Feeds

WTO to probe China rare earth stranglehold claims

Better late than never

Internet Security Threat Report 2014

The World Trade Organisation has finally agreed to investigate claims by the US, EU and Japan that China is unfairly strangling rare earth exports in order to favour its domestic manufacturing industry.

The three complained back in March that China was pushing up prices and restricting exports of the minerals – which are essential to the production of a range of hi-tech goods – via tougher export quotas, increased duties and minimum export price systems.

The WTO said it has now decided to set up a panel on its Dispute Settlement Body (DSB) to discuss China’s export of rare earths, specifically tungsten and molybdenum.

The proceedings are likely to take several months, with several WTO members including Vietnam, Norway, Oman, Korea, Saudi Arabia, Brazil and India all announcing they wanted to exercise “third-party rights” – meaning they will be able to have a say in proceedings.

In a statement announcing its decision, the WTO explained China’s stance – repeating the explanation that its rare earth strategy is aimed at “protecting natural resources and achieving sustainable economic development”.

“China said it has no intention of protecting domestic industry through means that would distort trade,” the WTO continued.

China argues that although it produces over 90 per cent of the world’s rare earths, it has barely a third of global reserves.

The outcome of the WTO investigation may be a moot point given that prices of the not-so-rare minerals have dropped significantly over the past year.

In the meantime, other countries are stockpiling supplies and pushing ahead with their own mining programs.

Mountain Pass mine in California is gearing up for full production soon while Japan and Vietnam are set to dig for the deposits in the area of Lai Chau to the north-west of Hanoi. ®

Providing a secure and efficient Helpdesk

More from The Register

next story
Scrapping the Human Rights Act: What about privacy and freedom of expression?
Justice minister's attack to destroy ability to challenge state
WHY did Sunday Mirror stoop to slurping selfies for smut sting?
Tabloid splashes, MP resigns - but there's a BIG copyright issue here
Google hits back at 'Dear Rupert' over search dominance claims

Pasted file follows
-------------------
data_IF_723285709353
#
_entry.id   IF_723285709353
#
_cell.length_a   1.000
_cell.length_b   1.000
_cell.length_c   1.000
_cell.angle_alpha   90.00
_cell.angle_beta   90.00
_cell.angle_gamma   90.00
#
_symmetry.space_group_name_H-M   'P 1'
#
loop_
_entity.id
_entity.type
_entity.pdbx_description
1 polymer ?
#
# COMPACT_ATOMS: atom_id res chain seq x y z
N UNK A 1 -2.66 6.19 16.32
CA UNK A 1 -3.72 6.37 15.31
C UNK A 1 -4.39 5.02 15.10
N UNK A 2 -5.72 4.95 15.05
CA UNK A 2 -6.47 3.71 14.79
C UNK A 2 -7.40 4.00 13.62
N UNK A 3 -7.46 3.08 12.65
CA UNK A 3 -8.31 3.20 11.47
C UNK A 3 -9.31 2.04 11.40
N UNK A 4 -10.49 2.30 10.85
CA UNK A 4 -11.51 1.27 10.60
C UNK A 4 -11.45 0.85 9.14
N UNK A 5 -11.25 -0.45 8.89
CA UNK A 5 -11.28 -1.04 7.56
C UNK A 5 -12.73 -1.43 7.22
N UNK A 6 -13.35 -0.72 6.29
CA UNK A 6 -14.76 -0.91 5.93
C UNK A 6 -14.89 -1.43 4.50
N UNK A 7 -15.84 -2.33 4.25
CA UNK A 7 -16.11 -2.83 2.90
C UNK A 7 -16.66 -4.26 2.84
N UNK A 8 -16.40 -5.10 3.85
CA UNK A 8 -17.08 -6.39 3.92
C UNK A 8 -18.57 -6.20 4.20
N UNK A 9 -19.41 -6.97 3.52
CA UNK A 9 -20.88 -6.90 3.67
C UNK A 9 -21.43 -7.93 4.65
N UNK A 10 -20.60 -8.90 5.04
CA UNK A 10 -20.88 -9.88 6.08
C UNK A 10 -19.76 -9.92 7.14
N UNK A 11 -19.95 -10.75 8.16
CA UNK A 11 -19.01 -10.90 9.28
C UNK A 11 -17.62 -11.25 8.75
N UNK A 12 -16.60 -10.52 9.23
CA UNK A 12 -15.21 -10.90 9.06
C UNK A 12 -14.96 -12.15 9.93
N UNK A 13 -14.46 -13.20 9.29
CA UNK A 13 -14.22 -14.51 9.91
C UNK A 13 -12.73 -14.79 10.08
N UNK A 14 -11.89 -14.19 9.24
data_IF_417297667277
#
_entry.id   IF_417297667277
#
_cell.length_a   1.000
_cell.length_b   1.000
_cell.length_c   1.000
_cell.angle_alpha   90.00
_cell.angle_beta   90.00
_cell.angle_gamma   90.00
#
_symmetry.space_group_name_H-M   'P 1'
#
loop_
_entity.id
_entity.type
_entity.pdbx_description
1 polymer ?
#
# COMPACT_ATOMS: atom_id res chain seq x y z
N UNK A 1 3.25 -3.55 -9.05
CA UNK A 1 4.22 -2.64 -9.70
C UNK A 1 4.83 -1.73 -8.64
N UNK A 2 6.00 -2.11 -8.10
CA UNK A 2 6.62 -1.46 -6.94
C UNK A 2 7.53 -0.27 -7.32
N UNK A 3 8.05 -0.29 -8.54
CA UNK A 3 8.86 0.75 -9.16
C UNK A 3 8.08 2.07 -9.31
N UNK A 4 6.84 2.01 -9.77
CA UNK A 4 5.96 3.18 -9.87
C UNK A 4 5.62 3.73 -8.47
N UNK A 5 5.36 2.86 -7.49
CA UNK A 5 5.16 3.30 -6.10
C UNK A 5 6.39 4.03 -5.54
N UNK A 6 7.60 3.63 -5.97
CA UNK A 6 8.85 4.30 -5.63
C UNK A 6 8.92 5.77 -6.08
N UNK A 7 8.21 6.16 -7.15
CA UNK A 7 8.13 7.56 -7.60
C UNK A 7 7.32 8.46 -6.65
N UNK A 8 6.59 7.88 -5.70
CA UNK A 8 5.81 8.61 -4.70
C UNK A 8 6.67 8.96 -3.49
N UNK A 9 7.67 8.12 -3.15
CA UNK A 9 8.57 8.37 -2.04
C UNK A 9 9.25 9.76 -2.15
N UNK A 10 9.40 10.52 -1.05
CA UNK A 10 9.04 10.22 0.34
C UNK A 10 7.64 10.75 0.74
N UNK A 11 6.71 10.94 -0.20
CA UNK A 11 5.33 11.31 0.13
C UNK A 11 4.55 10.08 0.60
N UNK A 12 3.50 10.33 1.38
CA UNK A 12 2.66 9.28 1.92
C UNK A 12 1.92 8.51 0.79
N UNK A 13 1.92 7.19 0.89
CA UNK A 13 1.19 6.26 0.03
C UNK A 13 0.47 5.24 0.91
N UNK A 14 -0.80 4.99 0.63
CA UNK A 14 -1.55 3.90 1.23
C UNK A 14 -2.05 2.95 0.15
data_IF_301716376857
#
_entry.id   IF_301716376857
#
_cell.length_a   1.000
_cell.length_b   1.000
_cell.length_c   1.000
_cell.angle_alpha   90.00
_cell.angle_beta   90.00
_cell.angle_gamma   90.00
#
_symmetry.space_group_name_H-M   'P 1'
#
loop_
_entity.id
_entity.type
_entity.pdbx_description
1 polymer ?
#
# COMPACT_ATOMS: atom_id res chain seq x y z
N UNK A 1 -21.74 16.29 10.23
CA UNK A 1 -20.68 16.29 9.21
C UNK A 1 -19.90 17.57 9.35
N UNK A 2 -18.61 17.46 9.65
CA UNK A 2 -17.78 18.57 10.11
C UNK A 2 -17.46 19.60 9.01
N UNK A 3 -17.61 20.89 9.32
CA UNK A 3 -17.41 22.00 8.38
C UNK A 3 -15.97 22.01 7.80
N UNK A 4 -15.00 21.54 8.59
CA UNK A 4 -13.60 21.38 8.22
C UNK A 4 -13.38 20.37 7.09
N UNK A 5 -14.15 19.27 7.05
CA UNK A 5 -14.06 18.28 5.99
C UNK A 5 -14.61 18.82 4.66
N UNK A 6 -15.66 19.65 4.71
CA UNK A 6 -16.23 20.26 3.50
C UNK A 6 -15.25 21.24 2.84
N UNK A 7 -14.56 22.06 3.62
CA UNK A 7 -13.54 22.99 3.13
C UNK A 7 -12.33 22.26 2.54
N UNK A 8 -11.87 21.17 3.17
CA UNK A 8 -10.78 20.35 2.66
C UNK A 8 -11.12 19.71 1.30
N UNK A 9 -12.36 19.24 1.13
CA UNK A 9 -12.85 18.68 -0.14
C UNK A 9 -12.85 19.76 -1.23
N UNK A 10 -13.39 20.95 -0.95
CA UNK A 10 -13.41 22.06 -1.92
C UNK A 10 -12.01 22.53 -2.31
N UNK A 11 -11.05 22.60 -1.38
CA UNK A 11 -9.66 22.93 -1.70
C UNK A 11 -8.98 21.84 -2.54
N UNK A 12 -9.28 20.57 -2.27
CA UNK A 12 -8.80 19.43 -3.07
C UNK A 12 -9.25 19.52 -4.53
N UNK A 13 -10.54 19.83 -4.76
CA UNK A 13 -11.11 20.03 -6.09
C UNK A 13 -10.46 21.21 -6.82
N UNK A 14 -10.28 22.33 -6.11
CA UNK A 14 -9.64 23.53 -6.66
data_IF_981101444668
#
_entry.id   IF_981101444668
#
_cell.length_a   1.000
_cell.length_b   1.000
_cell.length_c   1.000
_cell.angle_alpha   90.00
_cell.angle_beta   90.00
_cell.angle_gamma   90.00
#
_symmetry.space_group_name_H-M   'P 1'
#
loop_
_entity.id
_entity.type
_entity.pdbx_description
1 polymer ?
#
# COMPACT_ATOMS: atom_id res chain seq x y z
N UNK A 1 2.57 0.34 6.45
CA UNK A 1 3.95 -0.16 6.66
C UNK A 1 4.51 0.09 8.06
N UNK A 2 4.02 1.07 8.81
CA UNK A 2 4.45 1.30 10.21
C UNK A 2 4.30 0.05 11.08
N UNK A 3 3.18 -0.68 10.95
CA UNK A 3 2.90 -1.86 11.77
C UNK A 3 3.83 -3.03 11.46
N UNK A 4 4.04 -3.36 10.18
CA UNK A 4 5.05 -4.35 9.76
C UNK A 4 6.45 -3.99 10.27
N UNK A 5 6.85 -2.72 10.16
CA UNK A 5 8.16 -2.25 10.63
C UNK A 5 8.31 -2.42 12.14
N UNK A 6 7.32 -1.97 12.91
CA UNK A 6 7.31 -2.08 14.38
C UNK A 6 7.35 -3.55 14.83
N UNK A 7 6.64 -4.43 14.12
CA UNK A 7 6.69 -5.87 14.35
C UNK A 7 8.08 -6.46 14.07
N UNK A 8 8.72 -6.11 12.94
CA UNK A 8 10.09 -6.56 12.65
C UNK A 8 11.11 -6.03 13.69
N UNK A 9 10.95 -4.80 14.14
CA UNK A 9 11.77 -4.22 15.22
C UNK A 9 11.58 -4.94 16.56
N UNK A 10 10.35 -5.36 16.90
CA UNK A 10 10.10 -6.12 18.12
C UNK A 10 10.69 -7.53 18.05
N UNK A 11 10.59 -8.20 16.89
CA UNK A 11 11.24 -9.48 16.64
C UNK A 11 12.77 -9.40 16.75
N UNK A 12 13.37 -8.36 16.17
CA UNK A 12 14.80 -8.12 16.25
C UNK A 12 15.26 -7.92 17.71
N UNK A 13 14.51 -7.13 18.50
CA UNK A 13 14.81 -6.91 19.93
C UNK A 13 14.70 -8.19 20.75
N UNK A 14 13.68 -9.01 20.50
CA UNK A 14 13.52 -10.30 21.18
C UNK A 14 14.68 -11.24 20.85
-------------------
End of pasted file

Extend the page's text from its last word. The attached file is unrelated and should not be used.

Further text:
Choc Factory sniffs: 'We're not pirate-lovers - also, you publish The Sun'
EU to accuse Ireland of giving Apple an overly peachy tax deal – report
Probe expected to say single-digit rate was unlawful
Inequality increasing? BOLLOCKS! You heard me: 'Screw the 1%'
There's morality and then there's economics ...
Hey Brit taxpayers. You just spent £4m on Central London ‘innovation playground’
Catapult me a Mojito, I feel an Digital Innovation coming on
While you queued for an iPhone 6, Apple's Cook sold shares worth $35m
Right before the stock took a 3.8% dive amid bent and broken mobe drama
EU probes Google’s Android omerta again: Talk now, or else
Spill those Android secrets, or we’ll fine you
prev story

Whitepapers

Forging a new future with identity relationship management
Learn about ForgeRock's next generation IRM platform and how it is designed to empower CEOS's and enterprises to engage with consumers.
Storage capacity and performance optimization at Mizuno USA
Mizuno USA turn to Tegile storage technology to solve both their SAN and backup issues.
The next step in data security
With recent increased privacy concerns and computers becoming more powerful, the chance of hackers being able to crack smaller-sized RSA keys increases.
Security for virtualized datacentres
Legacy security solutions are inefficient due to the architectural differences between physical and virtual environments.
A strategic approach to identity relationship management
ForgeRock commissioned Forrester to evaluate companies’ IAM practices and requirements when it comes to customer-facing scenarios versus employee-facing ones.